By Houda Trabelsi
By Houda Trabelsi
Tunis, October 16, 2011
Fresh protests rocked the Tunisian capital last week-end. This time, the public anger revolved around the broadcasting of a controversial French-Iranian film.
“Persepolis”, an autobiographical animated film by Marjane Satrapi, was aired last Friday on Nessma TV. The comic depicts the story of an Iranian girl during the 1979 revolution and includes a scene of her conversation with God, personified as a white-bearded man.
Protests followed two days later, with some 200 people storming the offices of the television channel. The public prosecution in Tunis on Monday opened a criminal investigation of Nessma TV for defaming Islam. A day later, the head of the channel apologised for “the dissemination of the controversial and considered blasphemous sequence representing the divine being”.
“I consider this a mistake that will never be repeated,” Nabil Karoui said. “We did not mean to offend Muslims by airing it on Friday in particular. That day just coincided with the date of airing the weekly talk show.”
Meanwhile, Karoui expressed “astonishment” at some reactions that resulted from showing the film, including comments made by Ennahda Movement that the TV station “intended to offend Islamists in Tunisia”.
“Our internal statistics show that this party is on the top of parties that are invited to our talk shows on Nessma TV,” Karoui explained.
The controversy surrounding the broadcasting prompted a debate on freedom of speech and respect for religious beliefs in the post-revolution Tunisia. While some believe that the move crossed the red lines at this sensitive juncture in the nation’s history, others maintain that the reactions were overblown.
“Nessma TV is not allowed to attack beliefs and sanctities,” said Tunisian journalist Hedi Tarchouni. “Everyone should show responsibility towards the October 23rd election date to fend off any attempt to confuse or derail the electoral process.”
For his part, journalist Mokhtar Khalfaoui argued that there is a deeper meaning to the movie than just the pictorial depiction of God.
“One of the biggest fallacies is to turn the issue from an animated movie telling an autobiography, or a collective biography of the Iranian revolution that ended in the biggest dictatorship, and reduce all that to a short, human and a deep poetic scene in which a child is visited by her own God,” he said. “This is their fallacy so that people may not pay attention to the lesson to be learnt from the film, which is that a revolution can only be associated with the idea of progress.”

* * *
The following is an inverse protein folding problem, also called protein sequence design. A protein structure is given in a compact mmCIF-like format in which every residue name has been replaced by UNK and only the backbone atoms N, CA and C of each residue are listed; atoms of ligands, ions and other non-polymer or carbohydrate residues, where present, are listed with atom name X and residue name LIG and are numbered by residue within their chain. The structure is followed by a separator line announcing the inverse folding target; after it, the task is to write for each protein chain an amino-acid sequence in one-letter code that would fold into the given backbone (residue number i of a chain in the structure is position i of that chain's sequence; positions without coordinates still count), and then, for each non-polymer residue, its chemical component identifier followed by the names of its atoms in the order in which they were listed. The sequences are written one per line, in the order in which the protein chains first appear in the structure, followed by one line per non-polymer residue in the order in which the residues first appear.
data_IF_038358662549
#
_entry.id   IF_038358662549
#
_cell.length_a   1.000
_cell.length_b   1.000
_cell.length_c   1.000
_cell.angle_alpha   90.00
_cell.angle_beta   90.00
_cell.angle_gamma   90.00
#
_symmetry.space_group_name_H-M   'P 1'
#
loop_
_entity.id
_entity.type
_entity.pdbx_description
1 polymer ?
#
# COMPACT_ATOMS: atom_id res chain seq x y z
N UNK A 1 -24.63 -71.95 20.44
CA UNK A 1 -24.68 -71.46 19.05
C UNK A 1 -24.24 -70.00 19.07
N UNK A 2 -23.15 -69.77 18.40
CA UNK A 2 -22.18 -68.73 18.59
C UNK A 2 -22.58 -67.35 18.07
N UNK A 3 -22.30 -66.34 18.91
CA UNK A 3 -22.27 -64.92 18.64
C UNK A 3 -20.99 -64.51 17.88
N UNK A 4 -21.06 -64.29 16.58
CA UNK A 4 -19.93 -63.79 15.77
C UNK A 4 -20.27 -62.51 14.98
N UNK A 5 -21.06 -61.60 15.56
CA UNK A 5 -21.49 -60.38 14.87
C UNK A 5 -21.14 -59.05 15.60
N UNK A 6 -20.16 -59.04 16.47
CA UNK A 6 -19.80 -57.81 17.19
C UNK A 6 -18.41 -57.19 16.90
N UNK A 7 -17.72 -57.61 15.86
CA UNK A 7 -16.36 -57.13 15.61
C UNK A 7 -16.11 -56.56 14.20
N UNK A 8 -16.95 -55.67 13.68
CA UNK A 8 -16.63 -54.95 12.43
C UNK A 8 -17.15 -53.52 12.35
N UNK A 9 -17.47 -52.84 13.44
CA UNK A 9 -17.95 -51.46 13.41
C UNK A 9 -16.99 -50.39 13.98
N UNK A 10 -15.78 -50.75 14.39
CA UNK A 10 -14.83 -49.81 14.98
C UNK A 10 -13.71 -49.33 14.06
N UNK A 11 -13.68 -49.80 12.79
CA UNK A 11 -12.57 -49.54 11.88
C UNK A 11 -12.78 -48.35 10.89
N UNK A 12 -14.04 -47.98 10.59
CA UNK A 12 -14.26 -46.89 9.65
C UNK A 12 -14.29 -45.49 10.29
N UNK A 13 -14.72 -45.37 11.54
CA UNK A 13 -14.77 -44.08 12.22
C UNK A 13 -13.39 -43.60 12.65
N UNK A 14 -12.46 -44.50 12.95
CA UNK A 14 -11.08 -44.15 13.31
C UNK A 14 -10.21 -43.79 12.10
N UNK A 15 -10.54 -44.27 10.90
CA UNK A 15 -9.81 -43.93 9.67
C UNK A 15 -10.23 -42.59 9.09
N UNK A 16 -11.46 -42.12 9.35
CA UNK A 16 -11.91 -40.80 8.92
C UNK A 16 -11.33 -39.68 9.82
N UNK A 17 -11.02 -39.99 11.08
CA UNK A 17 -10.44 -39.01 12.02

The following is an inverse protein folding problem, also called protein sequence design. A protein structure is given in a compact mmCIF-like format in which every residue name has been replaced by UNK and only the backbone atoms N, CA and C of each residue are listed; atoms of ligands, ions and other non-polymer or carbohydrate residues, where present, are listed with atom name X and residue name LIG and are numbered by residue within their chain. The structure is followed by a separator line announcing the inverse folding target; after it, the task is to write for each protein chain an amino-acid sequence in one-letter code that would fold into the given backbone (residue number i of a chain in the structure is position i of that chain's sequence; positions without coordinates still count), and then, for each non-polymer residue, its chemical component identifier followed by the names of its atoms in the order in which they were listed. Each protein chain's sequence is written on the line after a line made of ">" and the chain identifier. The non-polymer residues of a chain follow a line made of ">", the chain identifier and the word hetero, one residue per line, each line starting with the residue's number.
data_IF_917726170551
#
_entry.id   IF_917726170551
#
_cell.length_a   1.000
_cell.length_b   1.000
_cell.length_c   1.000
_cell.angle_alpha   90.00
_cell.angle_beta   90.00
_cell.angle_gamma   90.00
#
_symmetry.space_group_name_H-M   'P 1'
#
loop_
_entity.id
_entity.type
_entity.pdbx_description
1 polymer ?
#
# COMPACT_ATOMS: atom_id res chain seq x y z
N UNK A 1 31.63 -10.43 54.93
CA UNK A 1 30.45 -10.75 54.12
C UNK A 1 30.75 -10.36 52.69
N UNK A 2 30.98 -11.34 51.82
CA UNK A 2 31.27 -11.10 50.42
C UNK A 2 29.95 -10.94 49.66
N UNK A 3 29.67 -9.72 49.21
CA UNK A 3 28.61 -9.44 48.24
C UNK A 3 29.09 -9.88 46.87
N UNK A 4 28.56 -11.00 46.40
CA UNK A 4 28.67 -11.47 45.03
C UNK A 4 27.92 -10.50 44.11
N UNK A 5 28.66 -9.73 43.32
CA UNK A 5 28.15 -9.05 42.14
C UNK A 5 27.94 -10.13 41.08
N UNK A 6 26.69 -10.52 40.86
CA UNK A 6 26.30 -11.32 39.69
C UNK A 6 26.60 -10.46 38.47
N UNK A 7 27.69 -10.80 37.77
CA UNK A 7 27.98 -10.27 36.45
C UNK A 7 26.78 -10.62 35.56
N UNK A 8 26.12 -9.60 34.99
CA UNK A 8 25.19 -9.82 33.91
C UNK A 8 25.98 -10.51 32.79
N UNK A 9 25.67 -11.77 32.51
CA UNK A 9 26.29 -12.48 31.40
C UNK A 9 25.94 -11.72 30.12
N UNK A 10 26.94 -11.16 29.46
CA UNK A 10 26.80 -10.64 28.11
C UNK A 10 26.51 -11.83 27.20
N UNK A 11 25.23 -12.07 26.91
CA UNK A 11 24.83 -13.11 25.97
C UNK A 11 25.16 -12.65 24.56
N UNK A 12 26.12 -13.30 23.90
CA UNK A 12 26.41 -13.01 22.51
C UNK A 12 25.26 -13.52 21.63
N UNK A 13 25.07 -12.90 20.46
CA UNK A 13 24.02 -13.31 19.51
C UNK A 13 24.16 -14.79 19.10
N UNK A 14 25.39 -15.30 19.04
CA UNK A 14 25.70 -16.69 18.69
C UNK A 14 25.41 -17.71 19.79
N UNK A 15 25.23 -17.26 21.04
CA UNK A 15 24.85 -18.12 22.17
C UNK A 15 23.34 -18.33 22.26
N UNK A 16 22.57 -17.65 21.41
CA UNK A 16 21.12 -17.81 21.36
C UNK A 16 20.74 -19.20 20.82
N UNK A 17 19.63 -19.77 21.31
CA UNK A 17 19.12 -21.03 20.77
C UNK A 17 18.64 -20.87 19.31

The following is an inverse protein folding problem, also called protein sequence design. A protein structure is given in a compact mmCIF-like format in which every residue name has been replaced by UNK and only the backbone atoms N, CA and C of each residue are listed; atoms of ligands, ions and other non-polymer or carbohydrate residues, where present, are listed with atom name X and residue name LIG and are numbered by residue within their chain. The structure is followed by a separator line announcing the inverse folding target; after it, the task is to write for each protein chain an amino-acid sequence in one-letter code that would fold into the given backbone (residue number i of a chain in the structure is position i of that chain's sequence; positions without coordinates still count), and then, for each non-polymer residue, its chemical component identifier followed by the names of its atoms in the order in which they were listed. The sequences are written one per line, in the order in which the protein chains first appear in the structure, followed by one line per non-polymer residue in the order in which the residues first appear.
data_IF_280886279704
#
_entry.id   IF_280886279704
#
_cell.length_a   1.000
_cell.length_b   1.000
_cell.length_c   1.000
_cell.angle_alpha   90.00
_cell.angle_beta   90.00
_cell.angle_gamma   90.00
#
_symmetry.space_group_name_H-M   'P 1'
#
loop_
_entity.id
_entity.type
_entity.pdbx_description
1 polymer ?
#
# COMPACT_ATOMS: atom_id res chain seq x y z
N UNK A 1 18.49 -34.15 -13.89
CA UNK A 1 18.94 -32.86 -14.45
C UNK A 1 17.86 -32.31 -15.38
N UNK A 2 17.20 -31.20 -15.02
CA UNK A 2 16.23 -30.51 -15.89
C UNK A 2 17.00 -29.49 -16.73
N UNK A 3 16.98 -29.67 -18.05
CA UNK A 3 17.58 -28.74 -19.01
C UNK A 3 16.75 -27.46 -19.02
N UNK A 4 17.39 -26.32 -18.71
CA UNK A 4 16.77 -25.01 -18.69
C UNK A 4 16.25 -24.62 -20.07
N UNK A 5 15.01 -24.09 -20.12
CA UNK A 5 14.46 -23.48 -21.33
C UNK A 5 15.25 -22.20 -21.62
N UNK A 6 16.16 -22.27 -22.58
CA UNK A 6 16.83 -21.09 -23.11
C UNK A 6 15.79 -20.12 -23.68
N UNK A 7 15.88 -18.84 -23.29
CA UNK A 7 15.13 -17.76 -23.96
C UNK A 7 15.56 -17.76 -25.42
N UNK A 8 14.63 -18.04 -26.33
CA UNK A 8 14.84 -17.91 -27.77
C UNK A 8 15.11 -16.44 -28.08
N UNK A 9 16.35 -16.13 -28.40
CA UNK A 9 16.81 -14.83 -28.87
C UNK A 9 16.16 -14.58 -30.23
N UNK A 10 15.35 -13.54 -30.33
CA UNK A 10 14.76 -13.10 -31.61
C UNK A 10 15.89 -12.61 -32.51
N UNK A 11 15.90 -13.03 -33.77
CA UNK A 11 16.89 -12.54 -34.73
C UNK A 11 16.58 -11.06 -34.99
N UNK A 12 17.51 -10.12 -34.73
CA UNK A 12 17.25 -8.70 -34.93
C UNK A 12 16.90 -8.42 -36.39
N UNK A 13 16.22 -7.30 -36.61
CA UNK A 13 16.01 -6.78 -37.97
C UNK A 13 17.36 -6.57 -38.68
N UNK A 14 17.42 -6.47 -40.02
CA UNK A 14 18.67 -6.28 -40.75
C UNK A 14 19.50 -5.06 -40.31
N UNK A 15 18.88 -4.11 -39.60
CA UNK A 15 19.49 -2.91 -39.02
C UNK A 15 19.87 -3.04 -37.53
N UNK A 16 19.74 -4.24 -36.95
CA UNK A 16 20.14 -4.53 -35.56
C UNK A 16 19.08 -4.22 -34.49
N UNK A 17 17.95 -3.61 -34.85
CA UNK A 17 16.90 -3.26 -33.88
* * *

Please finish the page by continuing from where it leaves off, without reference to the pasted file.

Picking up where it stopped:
“I think that the timing of airing the film is not suitable,” Maha Jemai, 29, told Magharebia. “Tunisia needs calm and stability now so that the election of the Constituent Assembly may pass in peace. As a viewer, I respect and appreciate the freedom of expression, but we must not cross certain red lines such as attacks on religions and people’s beliefs whatever their religion may be.”
Meanwhile, the National Commission for the Reform of Media and Communication said they “strongly condemn all forms of violence and attempts to intimidate journalists and silence them”.
“We believe that this attempted attack poses a danger to the freedom of expression, which is one of the pillars of democracy,” the media reform panel said in a statement. “Therefore, we call on the authorities concerned to take all the necessary actions to protect this right and guarantee the freedom of media.”
The commission called on all media institutions to abide by the code of press ethics, including neutrality and objectivity, as well as exhibit responsibility and avoid any attempts to derail the electoral process.